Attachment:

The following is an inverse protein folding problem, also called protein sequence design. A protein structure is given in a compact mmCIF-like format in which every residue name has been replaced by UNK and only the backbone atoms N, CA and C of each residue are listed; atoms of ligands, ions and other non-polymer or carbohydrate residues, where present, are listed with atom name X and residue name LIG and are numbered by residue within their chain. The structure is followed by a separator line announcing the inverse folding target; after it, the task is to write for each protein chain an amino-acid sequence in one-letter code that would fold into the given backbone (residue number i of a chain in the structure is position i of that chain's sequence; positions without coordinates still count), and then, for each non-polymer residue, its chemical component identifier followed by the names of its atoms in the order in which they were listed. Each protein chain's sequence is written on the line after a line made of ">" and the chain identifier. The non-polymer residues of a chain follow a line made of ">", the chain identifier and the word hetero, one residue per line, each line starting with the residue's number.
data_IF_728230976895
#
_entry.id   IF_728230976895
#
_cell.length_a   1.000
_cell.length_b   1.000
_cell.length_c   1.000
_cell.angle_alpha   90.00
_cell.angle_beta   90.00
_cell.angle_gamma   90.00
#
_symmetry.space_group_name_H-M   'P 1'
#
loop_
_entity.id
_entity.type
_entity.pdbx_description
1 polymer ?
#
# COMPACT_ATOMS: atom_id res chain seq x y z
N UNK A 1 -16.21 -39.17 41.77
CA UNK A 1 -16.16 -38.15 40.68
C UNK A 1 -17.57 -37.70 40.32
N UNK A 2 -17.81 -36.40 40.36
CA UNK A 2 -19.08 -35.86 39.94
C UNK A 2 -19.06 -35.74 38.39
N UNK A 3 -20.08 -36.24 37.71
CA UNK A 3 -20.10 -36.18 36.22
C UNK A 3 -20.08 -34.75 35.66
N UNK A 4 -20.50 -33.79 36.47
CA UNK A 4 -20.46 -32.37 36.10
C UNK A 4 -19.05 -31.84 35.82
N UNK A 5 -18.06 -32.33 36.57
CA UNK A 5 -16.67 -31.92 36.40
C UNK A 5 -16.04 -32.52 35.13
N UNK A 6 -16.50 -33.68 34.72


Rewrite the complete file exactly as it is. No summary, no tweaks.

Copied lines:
The following is an inverse protein folding problem, also called protein sequence design. A protein structure is given in a compact mmCIF-like format in which every residue name has been replaced by UNK and only the backbone atoms N, CA and C of each residue are listed; atoms of ligands, ions and other non-polymer or carbohydrate residues, where present, are listed with atom name X and residue name LIG and are numbered by residue within their chain. The structure is followed by a separator line announcing the inverse folding target; after it, the task is to write for each protein chain an amino-acid sequence in one-letter code that would fold into the given backbone (residue number i of a chain in the structure is position i of that chain's sequence; positions without coordinates still count), and then, for each non-polymer residue, its chemical component identifier followed by the names of its atoms in the order in which they were listed. Each protein chain's sequence is written on the line after a line made of ">" and the chain identifier. The non-polymer residues of a chain follow a line made of ">", the chain identifier and the word hetero, one residue per line, each line starting with the residue's number.
data_IF_728230976895
#
_entry.id   IF_728230976895
#
_cell.length_a   1.000
_cell.length_b   1.000
_cell.length_c   1.000
_cell.angle_alpha   90.00
_cell.angle_beta   90.00
_cell.angle_gamma   90.00
#
_symmetry.space_group_name_H-M   'P 1'
#
loop_
_entity.id
_entity.type
_entity.pdbx_description
1 polymer ?
#
# COMPACT_ATOMS: atom_id res chain seq x y z
N UNK A 1 -16.21 -39.17 41.77
CA UNK A 1 -16.16 -38.15 40.68
C UNK A 1 -17.57 -37.70 40.32
N UNK A 2 -17.81 -36.40 40.36
CA UNK A 2 -19.08 -35.86 39.94
C UNK A 2 -19.06 -35.74 38.39
N UNK A 3 -20.08 -36.24 37.71
CA UNK A 3 -20.10 -36.18 36.22
C UNK A 3 -20.08 -34.75 35.66
N UNK A 4 -20.50 -33.79 36.47
CA UNK A 4 -20.46 -32.37 36.10
C UNK A 4 -19.05 -31.84 35.82
N UNK A 5 -18.06 -32.33 36.57
CA UNK A 5 -16.67 -31.92 36.40
C UNK A 5 -16.04 -32.52 35.13
N UNK A 6 -16.50 -33.68 34.72